Ferroptosis is a new form of programmed cell death characterized by the accumulation of iron-dependent lethal lipid peroxides. Recent discoveries have focused on alterations that occur in lipid metabolism during ferroptosis and have provided intriguing insights into the interplay between ferroptosis and lipid metabolism in cancer. Their interaction regulates the initiation, development, metastasis, therapy resistance of cancer, as well as the tumor immunity, which offers several potential strategies for cancer treatment. This review is a brief overview of the features characterizing the interaction between ferroptosis and lipid metabolism, and highlights the significance of this interaction in cancer.
  9. Mol Cell Proteomics. 2020 Jun 29. pii: mcp.RA120.002055. [Epub ahead of print]
      Pathogenic mutations in the Leucine-rich repeat kinase 2 (LRRK2) are the predominant genetic cause of Parkinson's disease (PD). They increase its activity, resulting in augmented Rab10-Thr73 phosphorylation and conversely, LRRK2 inhibition decreases pRab10 levels. Currently, there is no assay to quantify pRab10 levels for drug target engagement or patient stratification. To meet this challenge, we developed an high accuracy and sensitivity targeted mass spectrometry (MS)-based assay for determining Rab10-Thr73 phosphorylation stoichiometry in human samples. It uses synthetic stable isotope-labeled (SIL) analogues for both phosphorylated and non-phosphorylated tryptic peptides surrounding Rab10-Thr73 to directly derive the percentage of Rab10 phosphorylation from attomole amounts of the endogenous phosphopeptide. The SIL and the endogenous phosphopeptides are separately admitted into an Orbitrap analyzer with the appropriate injection times. We test the reproducibility of our assay by determining Rab10-Thr73 phosphorylation stoichiometry in neutrophils of LRRK2 mutation carriers before and after LRRK2 inhibition. Compared to healthy controls, the PD predisposing mutation carriers LRRK2 G2019S and VPS35 D620N display 1.9-fold and 3.7-fold increased pRab10 levels, respectively. Our generic MS-based assay further establishes the relevance of pRab10 as a prognostic PD marker and is a powerful tool for determining LRRK2 inhibitor efficacy and for stratifying PD patients for LRRK2 inhibitor treatment.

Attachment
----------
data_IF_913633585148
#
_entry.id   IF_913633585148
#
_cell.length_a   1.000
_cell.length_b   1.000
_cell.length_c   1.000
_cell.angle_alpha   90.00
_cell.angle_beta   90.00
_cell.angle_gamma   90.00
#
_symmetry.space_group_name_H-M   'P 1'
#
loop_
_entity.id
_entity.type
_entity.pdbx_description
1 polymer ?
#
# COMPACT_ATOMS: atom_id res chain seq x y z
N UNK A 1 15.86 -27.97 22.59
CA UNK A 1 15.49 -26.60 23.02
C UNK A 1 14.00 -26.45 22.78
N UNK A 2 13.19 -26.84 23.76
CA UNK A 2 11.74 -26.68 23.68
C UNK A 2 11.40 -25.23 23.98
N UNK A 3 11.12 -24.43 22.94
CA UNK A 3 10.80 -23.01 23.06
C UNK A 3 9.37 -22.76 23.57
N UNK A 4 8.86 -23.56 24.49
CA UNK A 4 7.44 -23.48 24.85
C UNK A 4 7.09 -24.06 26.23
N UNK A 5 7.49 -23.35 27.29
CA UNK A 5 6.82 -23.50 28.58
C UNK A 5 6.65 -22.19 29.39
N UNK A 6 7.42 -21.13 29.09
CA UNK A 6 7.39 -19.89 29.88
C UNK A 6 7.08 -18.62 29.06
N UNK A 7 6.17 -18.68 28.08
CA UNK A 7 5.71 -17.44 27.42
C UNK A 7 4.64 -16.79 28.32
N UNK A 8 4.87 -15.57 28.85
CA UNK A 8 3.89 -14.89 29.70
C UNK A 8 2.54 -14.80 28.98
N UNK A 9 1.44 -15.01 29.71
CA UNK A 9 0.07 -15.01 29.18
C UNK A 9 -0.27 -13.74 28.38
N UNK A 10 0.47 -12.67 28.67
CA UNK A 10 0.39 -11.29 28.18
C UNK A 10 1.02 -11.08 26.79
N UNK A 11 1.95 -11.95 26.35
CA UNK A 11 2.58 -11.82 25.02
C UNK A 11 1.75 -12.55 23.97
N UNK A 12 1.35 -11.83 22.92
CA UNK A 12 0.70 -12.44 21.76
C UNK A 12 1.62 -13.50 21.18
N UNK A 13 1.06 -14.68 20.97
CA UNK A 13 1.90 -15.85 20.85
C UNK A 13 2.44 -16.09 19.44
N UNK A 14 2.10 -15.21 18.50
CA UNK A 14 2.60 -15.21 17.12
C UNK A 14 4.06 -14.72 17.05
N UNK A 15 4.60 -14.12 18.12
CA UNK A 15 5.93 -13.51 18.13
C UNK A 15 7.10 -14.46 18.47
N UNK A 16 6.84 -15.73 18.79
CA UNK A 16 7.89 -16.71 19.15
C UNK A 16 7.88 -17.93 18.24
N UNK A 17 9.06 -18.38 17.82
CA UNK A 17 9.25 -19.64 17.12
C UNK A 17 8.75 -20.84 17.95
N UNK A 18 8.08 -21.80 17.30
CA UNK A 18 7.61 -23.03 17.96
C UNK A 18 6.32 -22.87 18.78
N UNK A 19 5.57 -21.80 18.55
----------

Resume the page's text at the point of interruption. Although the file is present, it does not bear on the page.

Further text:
Keywords:  Biomarker: Diagnostic; Clinical proteomics; Neurodegenerative diseases*; Parallel reaction monitoring; Parkinson's disease; Phosphorylation; Protein kinases*; Selected Ion Monitoring; Targeted mass spectrometry; Targeted therapies
  10. Cell Syst. 2020 Jun 02. pii: S2405-4712(20)30197-6. [Epub ahead of print]
      The COVID-19 pandemic is an unprecedented global challenge, and point-of-care diagnostic classifiers are urgently required. Here, we present a platform for ultra-high-throughput serum and plasma proteomics that builds on ISO13485 standardization to facilitate simple implementation in regulated clinical laboratories. Our low-cost workflow handles up to 180 samples per day, enables high precision quantification, and reduces batch effects for large-scale and longitudinal studies. We use our platform on samples collected from a cohort of early hospitalized cases of the SARS-CoV-2 pandemic and identify 27 potential biomarkers that are differentially expressed depending on the WHO severity grade of COVID-19. They include complement factors, the coagulation system, inflammation modulators, and pro-inflammatory factors upstream and downstream of interleukin 6. All protocols and software for implementing our approach are freely available. In total, this work supports the development of routine proteomic assays to aid clinical decision making and generate hypotheses about potential COVID-19 therapeutic targets.